There are two overarching goals in the fight for digital civil liberties: first, to establish privacy-protective legal rulings and statutes; and second, to make sure law enforcement and judges apply those standards throughout the criminal justice system. Oftentimes conversation about law reform efforts focuses on the former, but the latter is equally important, if much less examined.
Now, a rare and until today unreported ruling from the US District Court for the District of Columbia sheds light into this underexplored corner of the law. In the ruling, United States Magistrate Judge G. Michael Harvey denied several applications for surveillance orders which prosecutors filed under seal (i.e. in secret). Judge Harvey held that law enforcement officials didn’t provide sufficient “specific and articulable facts” to show that the voluminous data returned would be “relevant and material” to its investigation of a murder.
The opinion is remarkable for two reasons: first, because it upholds the evidentiary bar congress intended law enforcement to meet when it wrote the statute authorizing officials to demand our internet records from companies; and second, because unlike the surveillance order applications, the order denying them was made public.
Some background is required to understand its significance.
In 1986, Congress passed the Electronic Communications Privacy Act (ECPA), authorizing limited forms of government surveillance of internet information. In its current form, section 2703(d) states that law enforcement may apply for court orders (called “d orders” for short) to demand internet records when officials have provided “specific and articulable facts showing that there are reasonable grounds to believe that the contents of a wire or electronic communication, or the records or other information sought, are relevant and material to an ongoing criminal investigation” [emphasis mine]. The d order standard sits between the subpoena and the warrant. Subpoenas, which can be used to demand certain types of metadata, do not require judicial approval; warrants, on the other hand, demand a higher standard of evidence to return communications content, namely probable cause that the information returned from the search will be evidence of a crime.
As Judge Harvey observes in his July 1, 2016 opinion, Congress’ original drafting of the d order provision only required that the information returned be “relevant to a legitimate law enforcement inquiry,” a very low threshold. In 1994, eight years after the statute first became law, Congress modified it with the explicit intention to prevent what it called government “fishing expeditions.” Thus did lawmakers add the language requiring “specific and articulable facts” that the records sought be “relevant and material to an ongoing investigation.”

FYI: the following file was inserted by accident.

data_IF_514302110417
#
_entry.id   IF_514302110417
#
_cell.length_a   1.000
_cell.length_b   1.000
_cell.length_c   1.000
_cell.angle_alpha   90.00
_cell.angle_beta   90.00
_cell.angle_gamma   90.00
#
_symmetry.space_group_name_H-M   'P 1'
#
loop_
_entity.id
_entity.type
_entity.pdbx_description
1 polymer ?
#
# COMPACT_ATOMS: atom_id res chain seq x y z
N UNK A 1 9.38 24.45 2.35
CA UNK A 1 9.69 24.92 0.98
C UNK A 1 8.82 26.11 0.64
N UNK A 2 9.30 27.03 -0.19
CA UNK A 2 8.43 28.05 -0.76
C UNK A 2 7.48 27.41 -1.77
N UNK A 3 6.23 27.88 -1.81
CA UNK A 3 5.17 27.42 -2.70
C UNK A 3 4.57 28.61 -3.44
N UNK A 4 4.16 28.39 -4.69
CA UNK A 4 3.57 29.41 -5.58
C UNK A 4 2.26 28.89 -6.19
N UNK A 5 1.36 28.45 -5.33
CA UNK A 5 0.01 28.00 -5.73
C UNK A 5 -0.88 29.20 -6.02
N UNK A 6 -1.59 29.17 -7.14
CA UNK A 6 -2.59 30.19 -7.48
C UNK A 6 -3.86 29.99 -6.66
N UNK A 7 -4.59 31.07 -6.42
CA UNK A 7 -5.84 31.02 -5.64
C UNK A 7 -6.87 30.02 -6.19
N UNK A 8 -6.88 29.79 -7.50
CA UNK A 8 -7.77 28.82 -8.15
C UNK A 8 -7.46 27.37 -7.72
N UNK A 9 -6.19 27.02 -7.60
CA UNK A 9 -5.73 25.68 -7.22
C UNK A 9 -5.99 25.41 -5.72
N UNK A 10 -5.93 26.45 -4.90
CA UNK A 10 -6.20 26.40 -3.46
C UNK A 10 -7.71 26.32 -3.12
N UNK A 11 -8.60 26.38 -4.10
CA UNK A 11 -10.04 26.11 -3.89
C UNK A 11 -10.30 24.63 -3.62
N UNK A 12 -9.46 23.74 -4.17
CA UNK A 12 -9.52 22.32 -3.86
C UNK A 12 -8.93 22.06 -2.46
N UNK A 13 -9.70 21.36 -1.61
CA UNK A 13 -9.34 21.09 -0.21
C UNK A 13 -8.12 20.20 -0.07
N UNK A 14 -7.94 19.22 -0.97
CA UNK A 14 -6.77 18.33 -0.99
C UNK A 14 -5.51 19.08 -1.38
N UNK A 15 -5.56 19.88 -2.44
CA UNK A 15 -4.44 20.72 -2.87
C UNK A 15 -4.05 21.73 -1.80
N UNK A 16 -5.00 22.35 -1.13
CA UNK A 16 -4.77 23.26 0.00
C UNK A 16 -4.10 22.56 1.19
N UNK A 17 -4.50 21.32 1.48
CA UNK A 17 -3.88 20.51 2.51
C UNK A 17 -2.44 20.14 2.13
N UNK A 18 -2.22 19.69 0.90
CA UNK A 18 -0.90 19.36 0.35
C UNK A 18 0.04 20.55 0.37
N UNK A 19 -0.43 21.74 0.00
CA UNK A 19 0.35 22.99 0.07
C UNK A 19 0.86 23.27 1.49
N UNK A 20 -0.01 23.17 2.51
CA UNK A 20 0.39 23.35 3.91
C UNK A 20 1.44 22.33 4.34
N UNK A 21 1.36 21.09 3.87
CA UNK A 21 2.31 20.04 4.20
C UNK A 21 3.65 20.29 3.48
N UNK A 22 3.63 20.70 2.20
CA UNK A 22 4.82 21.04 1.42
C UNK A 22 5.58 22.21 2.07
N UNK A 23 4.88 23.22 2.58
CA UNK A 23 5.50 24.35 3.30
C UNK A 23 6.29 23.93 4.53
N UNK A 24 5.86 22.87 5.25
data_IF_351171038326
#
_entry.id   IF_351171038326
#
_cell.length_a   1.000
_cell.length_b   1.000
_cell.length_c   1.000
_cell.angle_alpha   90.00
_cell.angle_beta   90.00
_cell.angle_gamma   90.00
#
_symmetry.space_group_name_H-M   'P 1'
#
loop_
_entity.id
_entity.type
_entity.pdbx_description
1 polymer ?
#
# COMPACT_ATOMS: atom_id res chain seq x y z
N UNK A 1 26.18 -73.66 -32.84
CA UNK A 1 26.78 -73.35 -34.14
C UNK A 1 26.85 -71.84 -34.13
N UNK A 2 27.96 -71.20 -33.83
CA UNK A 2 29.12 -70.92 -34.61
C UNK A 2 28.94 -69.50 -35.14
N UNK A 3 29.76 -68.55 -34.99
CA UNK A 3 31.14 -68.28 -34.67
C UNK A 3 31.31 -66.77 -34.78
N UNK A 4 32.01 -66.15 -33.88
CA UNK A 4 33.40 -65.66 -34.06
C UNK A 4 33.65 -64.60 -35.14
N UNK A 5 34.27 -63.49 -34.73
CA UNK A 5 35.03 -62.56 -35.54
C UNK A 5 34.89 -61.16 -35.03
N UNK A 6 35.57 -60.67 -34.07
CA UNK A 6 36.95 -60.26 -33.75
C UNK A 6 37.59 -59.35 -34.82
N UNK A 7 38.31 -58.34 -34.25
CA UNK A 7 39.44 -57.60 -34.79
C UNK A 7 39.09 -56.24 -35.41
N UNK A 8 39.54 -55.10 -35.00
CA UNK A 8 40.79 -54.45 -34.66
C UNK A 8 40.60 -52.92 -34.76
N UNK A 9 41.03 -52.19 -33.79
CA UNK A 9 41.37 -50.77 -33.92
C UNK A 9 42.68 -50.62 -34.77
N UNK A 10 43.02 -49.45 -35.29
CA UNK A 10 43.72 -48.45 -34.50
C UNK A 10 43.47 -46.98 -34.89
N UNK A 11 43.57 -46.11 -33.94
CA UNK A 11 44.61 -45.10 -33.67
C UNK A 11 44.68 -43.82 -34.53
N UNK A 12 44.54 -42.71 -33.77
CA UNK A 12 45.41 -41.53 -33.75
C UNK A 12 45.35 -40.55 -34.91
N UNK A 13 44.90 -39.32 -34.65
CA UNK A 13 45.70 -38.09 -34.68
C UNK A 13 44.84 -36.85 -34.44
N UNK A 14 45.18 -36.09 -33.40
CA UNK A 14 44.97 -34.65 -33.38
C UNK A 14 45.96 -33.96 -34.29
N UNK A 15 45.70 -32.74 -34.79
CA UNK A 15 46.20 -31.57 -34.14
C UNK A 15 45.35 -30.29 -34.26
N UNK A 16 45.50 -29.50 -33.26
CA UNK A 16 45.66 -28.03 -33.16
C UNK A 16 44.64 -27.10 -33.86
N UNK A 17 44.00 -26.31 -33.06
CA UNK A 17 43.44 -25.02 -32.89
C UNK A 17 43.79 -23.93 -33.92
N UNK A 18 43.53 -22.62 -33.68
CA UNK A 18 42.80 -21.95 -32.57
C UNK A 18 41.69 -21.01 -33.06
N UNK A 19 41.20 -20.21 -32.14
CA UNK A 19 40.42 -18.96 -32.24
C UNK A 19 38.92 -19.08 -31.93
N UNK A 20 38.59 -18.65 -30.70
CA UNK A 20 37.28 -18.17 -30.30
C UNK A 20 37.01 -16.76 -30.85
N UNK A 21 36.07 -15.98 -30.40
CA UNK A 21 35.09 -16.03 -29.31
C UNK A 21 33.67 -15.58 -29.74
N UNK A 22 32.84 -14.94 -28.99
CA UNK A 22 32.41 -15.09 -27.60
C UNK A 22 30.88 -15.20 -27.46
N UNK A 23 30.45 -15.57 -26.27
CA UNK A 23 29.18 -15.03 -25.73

Congress meant what it said. But neither government agencies nor the courts listened.
Documents obtained by the national ACLU demonstrate that the Department of Justice interprets section 2703(d) very broadly, despite Congress’ clear intention to limit d order fishing expeditions. According to training documents released by the US Attorney’s office for the Southern District of New York, federal prosecutors are under the impression that d orders grant them access to a person’s entire internet history, with one fell swoop.
“[A] 2703( d) order permits the Government to compel the disclosure of all subscriber information, all transactional logs, the “to” and “from” of all email communications (a historical pen/trap and trace), buddy lists or other special services maintained on the ISP’s computers, as well as opened electronic communications or extremely old unopened email.”
Note the recurring use of the word “all.”
For their part, the courts have largely acquiesced to this approach.
In a 2012 paper on d orders, “Gagged, Sealed, and Delivered,” Magistrate Judge Stephen Smith took the rare step of issuing a public warning about the d order regime. In large part due to the excessive secrecy surrounding these orders, it’s “reasonable to infer that far more law-abiding citizens than criminals have been tracked” through d order surveillance, he wrote. In Smith’s estimation, approximately 30,000 d orders are approved each year; in the vast majority of cases, the surveillance targets never find out the government used this power to spy on them. Often the applications and orders are filed under seal, “only to be unsealed once a criminal case is filed,” as Ars Technica wrote. “If no such charges are ever brought, the search [d orders] and the affidavits defending them can remain buried in the murkiest bits of the federal court system; even knowing that they exist can be a challenge. ISPs, which are often targets of such orders, may also be forbidden from disclosing them.”